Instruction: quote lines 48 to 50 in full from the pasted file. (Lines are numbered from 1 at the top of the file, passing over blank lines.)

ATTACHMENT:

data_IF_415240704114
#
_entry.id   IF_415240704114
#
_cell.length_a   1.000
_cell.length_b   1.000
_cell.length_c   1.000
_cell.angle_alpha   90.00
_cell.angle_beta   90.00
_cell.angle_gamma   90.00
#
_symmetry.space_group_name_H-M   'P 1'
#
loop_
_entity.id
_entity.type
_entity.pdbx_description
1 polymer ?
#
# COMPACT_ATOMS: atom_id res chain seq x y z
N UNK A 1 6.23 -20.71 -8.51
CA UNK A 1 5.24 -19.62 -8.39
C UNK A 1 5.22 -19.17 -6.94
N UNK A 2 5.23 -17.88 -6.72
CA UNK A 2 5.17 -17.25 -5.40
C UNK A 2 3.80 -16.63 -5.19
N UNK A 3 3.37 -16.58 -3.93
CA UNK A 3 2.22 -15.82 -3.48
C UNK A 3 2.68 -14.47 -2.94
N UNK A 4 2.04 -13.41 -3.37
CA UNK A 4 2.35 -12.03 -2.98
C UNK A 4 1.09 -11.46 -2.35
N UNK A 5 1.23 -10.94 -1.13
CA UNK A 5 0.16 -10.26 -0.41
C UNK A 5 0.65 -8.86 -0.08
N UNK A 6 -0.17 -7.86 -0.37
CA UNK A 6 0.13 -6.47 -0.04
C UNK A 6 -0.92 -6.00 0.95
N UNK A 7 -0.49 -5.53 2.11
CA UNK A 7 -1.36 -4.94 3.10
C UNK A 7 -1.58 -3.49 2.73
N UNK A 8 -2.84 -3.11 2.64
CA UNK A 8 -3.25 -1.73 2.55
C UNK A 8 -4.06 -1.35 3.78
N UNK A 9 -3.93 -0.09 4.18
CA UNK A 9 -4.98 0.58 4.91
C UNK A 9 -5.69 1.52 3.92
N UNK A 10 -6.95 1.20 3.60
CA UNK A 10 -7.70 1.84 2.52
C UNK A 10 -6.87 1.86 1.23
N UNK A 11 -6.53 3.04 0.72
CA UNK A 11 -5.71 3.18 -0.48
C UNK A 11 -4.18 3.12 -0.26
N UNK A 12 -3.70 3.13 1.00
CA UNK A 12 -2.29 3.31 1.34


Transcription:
N UNK A 10 -6.95 1.20 3.60
CA UNK A 10 -7.70 1.84 2.52
C UNK A 10 -6.87 1.86 1.23